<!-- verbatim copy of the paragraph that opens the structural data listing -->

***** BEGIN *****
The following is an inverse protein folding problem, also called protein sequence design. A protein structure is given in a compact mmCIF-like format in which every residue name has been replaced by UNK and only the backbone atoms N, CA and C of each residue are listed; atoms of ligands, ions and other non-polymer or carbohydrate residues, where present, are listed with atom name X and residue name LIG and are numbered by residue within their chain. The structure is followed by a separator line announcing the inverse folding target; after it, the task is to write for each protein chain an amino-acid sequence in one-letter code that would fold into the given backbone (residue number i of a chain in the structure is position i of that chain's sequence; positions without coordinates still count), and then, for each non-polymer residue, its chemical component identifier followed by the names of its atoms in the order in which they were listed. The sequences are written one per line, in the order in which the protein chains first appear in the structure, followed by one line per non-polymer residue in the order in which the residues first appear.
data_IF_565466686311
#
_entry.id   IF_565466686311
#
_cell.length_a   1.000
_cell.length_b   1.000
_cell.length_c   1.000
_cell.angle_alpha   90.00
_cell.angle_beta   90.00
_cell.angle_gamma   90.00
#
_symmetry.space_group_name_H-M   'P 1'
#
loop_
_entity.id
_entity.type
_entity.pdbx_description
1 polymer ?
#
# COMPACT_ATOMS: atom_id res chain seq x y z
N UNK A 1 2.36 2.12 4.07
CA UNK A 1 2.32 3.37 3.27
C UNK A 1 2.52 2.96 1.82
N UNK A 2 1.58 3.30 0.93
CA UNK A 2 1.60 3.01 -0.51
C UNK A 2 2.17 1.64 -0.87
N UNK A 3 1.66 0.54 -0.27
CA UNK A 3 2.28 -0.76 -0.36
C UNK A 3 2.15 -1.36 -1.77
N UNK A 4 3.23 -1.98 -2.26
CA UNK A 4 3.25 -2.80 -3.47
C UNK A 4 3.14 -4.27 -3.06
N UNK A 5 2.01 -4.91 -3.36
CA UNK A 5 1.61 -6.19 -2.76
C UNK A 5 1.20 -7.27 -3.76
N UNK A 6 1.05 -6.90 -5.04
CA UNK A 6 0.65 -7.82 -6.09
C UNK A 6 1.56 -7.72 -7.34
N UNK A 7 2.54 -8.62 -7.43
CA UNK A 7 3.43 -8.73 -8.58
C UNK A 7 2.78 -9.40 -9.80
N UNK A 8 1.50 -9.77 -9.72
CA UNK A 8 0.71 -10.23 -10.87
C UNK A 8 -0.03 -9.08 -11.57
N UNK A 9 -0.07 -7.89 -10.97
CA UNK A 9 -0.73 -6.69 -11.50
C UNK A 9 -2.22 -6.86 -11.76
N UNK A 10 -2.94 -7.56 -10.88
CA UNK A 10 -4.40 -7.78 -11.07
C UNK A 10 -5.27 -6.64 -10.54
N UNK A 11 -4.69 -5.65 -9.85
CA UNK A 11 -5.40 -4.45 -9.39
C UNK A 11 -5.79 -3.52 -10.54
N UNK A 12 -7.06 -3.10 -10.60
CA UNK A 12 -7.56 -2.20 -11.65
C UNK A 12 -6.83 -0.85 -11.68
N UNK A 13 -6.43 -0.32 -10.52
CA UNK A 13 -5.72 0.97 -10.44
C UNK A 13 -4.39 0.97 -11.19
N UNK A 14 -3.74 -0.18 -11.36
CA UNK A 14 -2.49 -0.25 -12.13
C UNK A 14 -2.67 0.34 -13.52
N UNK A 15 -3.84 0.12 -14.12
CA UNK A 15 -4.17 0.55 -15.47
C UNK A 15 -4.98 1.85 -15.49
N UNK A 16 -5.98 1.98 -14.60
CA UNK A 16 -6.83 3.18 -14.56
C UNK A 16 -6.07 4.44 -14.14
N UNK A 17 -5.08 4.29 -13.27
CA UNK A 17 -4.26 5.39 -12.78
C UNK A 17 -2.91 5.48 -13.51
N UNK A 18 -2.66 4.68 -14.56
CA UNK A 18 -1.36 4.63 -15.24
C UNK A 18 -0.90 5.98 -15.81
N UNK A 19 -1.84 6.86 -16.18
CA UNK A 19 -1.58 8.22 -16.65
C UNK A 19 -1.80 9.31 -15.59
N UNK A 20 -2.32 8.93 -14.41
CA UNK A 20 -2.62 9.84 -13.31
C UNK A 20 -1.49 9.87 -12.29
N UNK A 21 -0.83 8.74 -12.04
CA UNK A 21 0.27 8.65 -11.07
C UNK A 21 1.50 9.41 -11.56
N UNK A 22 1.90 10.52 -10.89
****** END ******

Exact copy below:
The following is an inverse protein folding problem, also called protein sequence design. A protein structure is given in a compact mmCIF-like format in which every residue name has been replaced by UNK and only the backbone atoms N, CA and C of each residue are listed; atoms of ligands, ions and other non-polymer or carbohydrate residues, where present, are listed with atom name X and residue name LIG and are numbered by residue within their chain. The structure is followed by a separator line announcing the inverse folding target; after it, the task is to write for each protein chain an amino-acid sequence in one-letter code that would fold into the given backbone (residue number i of a chain in the structure is position i of that chain's sequence; positions without coordinates still count), and then, for each non-polymer residue, its chemical component identifier followed by the names of its atoms in the order in which they were listed. The sequences are written one per line, in the order in which the protein chains first appear in the structure, followed by one line per non-polymer residue in the order in which the residues first appear.